Safe service and lockout/tagout procedures

April 4, 2000
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Your company has been called to perform service on a boiler for a large industrial customer. You’ve reviewed the maintenance log, checked all the readings on the system; you’ve got all your tools, eye-protection goggles, and you’re ready to get started.

But wait. Did you remember to make sure that the system was locked and tagged out?

Quite simply, lockout/tagout procedures ensure that machines and electricity remain temporarily off during service and maintenance. They protect against accidental or inadvertent operation that could cause injury to personnel or damage to machinery.

When a piece of equipment is tagged out, this tells other workers not to operate any switch, valve, or other energy source related to it. When it’s locked out, they can’t.

There is usually a lengthy chain of command that must be followed to lockout, tagout, and restart the unit. The chain of command is even lengthier to override a lockout.

When I worked as a technical writer at an electric utility company, the first step of every Maintenance Standard and Procedure I wrote was, “Make sure that proper lockout/tagout procedures have been carried out.”

To make sure I understood why it was so important, I was shown the spot at the far end of a boiler in a power plant, where a utility service tech had been “toasted” some years before when he opened the unit up for inspection. The power supply for the unit had not been locked out.

Tech safety

“When working with hvac, you’re working in an area of some sort of risk, such as ventilating hazardous materials, working with scrubbers and chemicals, high voltages, moving parts, or any stored energy,” explained Jay Kupec, loss control director, Robinson Mechanical, Boulder, CO.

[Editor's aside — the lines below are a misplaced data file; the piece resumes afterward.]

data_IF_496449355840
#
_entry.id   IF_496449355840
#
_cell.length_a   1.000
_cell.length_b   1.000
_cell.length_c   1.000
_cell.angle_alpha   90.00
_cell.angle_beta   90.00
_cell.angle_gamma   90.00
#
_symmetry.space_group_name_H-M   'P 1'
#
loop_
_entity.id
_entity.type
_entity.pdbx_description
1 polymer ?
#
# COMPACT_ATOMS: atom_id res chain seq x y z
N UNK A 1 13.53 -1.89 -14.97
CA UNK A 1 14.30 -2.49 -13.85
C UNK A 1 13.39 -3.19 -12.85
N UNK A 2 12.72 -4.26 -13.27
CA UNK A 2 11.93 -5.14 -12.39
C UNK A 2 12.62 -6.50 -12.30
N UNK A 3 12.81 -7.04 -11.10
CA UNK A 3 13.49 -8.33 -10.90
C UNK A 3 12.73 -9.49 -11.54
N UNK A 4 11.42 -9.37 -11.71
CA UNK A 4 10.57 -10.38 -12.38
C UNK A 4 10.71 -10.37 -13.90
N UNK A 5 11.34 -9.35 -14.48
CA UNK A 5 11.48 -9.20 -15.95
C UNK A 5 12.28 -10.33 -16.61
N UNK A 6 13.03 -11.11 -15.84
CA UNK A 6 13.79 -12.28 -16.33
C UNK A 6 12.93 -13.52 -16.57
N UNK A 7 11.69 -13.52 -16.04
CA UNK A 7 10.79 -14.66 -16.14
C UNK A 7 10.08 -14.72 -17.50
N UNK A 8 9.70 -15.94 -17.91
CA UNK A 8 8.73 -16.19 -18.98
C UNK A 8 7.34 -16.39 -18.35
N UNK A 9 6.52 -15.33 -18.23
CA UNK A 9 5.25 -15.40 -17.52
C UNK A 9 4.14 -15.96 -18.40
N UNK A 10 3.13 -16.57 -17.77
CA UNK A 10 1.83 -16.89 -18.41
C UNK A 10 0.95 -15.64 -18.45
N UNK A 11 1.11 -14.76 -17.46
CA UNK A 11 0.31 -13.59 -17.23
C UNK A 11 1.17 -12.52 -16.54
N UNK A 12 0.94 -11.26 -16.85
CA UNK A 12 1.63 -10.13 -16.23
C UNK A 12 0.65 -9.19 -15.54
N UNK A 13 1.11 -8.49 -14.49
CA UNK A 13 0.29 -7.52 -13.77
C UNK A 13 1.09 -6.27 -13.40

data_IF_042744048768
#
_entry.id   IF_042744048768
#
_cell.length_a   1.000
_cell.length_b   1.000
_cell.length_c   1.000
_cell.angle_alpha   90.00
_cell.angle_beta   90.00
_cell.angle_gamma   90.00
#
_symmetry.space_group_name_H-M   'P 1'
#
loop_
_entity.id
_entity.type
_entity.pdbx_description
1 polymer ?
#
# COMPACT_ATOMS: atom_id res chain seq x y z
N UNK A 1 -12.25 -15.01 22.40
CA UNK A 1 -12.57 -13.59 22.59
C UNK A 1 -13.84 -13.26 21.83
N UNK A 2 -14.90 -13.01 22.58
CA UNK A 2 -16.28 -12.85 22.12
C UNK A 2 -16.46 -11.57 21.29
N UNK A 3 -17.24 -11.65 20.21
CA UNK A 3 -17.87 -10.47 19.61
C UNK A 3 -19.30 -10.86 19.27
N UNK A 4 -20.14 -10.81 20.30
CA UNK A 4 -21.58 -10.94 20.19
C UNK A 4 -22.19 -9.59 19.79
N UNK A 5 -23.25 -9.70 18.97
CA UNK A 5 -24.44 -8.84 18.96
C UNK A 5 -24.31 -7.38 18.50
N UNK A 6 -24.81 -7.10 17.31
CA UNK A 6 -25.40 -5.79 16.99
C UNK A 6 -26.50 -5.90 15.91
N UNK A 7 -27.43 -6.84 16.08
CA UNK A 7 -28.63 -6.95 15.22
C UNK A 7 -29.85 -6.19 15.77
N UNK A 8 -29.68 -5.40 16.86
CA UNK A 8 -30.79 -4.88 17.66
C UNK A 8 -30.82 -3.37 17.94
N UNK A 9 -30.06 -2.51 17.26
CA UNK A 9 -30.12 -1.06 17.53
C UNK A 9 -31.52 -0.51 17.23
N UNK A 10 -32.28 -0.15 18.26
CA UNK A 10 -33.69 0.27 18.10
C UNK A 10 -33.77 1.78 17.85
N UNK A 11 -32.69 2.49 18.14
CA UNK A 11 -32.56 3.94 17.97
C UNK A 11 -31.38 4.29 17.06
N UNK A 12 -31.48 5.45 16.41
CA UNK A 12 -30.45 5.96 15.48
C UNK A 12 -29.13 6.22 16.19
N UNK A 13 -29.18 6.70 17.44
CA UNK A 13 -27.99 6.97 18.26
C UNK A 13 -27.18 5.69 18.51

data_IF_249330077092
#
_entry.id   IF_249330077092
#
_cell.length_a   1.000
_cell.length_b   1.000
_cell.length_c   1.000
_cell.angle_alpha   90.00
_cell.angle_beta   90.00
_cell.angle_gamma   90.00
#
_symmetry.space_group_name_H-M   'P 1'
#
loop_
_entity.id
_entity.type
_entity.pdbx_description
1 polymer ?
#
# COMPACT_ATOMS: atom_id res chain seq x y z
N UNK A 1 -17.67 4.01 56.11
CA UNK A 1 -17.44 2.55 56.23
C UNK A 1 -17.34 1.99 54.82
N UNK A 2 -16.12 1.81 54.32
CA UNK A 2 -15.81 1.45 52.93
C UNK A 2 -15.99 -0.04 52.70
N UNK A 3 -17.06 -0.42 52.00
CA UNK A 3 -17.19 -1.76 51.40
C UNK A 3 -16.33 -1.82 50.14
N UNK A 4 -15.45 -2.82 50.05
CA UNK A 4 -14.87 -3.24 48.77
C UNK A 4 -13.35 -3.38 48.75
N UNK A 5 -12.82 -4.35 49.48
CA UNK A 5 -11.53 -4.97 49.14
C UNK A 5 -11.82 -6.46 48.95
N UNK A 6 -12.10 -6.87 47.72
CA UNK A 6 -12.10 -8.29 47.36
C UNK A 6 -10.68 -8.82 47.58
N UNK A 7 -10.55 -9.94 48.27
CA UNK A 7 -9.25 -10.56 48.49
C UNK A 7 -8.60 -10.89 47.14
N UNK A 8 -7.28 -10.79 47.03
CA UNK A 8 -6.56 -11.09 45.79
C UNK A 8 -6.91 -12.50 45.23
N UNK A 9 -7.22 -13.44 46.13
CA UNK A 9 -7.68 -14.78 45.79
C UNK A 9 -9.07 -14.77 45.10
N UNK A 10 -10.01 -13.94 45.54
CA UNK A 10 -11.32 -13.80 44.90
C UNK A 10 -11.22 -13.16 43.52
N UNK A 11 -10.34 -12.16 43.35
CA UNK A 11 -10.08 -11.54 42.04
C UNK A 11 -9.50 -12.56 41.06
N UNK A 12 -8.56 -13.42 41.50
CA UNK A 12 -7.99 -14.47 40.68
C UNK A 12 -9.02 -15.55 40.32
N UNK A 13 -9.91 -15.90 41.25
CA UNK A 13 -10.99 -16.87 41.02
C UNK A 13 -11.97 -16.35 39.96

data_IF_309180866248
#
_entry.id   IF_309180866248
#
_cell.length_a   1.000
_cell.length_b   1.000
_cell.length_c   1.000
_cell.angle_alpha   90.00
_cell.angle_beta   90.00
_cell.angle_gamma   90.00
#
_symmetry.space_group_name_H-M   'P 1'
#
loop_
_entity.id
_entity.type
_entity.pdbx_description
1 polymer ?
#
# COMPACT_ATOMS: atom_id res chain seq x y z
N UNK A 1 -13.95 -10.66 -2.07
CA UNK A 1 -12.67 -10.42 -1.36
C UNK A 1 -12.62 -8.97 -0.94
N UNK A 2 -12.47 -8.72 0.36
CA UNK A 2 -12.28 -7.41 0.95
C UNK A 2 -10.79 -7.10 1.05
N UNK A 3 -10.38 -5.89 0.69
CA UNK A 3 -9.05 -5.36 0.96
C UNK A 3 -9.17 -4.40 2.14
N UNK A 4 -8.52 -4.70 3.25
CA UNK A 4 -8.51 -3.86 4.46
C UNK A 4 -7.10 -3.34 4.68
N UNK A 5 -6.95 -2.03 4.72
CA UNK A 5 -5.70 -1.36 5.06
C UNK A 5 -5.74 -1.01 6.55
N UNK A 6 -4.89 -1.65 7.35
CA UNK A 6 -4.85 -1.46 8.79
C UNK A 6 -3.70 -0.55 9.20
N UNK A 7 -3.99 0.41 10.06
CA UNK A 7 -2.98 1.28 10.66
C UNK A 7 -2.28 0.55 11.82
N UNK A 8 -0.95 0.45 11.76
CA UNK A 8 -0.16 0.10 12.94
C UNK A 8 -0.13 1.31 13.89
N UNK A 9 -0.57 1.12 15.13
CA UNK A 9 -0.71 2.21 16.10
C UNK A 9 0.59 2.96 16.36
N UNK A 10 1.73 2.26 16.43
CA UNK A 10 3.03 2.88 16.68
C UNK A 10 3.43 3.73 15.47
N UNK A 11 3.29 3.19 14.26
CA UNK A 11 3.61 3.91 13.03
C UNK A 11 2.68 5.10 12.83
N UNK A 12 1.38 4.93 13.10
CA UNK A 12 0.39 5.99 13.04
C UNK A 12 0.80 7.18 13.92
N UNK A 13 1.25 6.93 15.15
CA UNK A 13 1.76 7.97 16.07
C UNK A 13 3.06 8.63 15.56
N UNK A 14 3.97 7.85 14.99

“Each tech needs to have a good working knowledge and understanding of the lockout/tagout policy; it is for their personal protection and the protection of others,” he continued.

Some contractors contend that “lockout” is preferable to “tagout” if you live in a state that offers a choice. This is understandable, since locking out the equipment means just that; a person would physically need to remove the energy-isolating device before the energy could be restored.

However, “We work in a global economy,” Kupec pointed out, “in which we have several different languages, not just Spanish and English. With this in mind, if you use a tag and a person cannot read it, the power could be turned back on, causing an injury, illness, or death. With the lock and the tag it is almost impossible to turn it back on.”

Some systems have two ways to turn the system on. These are called parallel systems. “Again, it is important to lock and tag out” this system, Kupec says. “When you cannot see the power switch or switches, you need to lock and tag out.”

Exceptions, examples

At some jobsites, such as hospitals, techs need to know which systems must stay on. They should not be locked out.

“I know of two systems that are locked and tagged on to keep people from shutting down the system because of what it is ventilating,” said Kupec. “An example would be a ventilation system in a TB room. Or an area that has large amounts of ammonia stored or used inside a structure. The system is locked on to ventilate out hazardous chemicals.”

He explained that for an hvacr tech, the consequences of not using lockout/tagout range from relatively minor injuries, such as “getting a finger in a fan, or small amount of exposure to a chemical, to serious laceration of hand/finger or electrical shock pull-back injuries; or exposure to hazardous chemicals.”

Then there are the more serious injuries: loss of a hand, finger, or arm; electrocution; lifetime suffering from exposure to a chemical or disease (as would be the case with TB exposure); and the outright catastrophic, such as would occur from “not ventilating a product out of a building, killing the occupants,” Kupec said.

Why risk even the loss of a finger? Make sure that techs are fully aware of lockout/tagout procedures required in commercial-industrial work.

It’s the law. But more than that, it’s just good sense for safe service.

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